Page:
cumstances of those who claimed penEarl Temple differed from the noble lord sions. If lord Lake's poverty proceeded who had just sat down, as he could not merely from his neglecting to embrace the conceive there could be a greater claim opportunities which presented themselves to public gratitude than that which had to him of enriching himself, it would be the been stated. In his opinion, lord Lake's brightest jewel in his character. He had, having returned from India to this country, however, reason to believe that such was and dying under the circumstances that not the fact. He had, however, no objechad been represented, not only entitled his tion to the peerage being accompanied with family to the consideration of the public, a pension, as he thought not only dignity but shewed that he had acted in a manner but independence should be attached to highly creditable to himself, and honour a peerage. He had understood, that the able to the nation. He trusted, however, real cause of lord Lake's dying in such that the house would 'not suffer his children moderate circumstances, was, that he had to remain in such a state of honourable honourably discharged out of the money poverty.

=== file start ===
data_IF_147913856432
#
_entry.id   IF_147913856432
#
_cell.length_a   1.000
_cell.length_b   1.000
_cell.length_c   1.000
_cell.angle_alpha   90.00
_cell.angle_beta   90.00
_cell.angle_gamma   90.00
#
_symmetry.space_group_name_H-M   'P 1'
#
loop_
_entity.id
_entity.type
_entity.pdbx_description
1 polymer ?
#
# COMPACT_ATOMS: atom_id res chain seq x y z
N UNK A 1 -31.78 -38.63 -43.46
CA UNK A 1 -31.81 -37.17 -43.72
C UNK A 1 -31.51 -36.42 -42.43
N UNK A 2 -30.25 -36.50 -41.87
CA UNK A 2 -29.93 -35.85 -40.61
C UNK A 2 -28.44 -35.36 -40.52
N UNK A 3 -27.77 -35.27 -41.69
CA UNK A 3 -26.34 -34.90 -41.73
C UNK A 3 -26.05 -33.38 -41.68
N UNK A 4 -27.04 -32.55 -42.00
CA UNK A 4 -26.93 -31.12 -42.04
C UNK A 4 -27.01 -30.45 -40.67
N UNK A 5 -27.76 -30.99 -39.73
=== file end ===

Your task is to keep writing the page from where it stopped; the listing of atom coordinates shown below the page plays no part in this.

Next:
he made in India, those immense debts Mr. Sumner contributed his testimony which he had previously contracted in to the eminent services and qualifications this country. of the noble general. It was true, that Sir A. Wellesley said, that it was very the emoluments of his situation were great, true that lord Lake was greatly in debt but his private charities, and his generosi- previous to his going to India, and to the ty to the officers engaged in the same discharge of those debts, the residue of service, exhausted his fortune to an ex his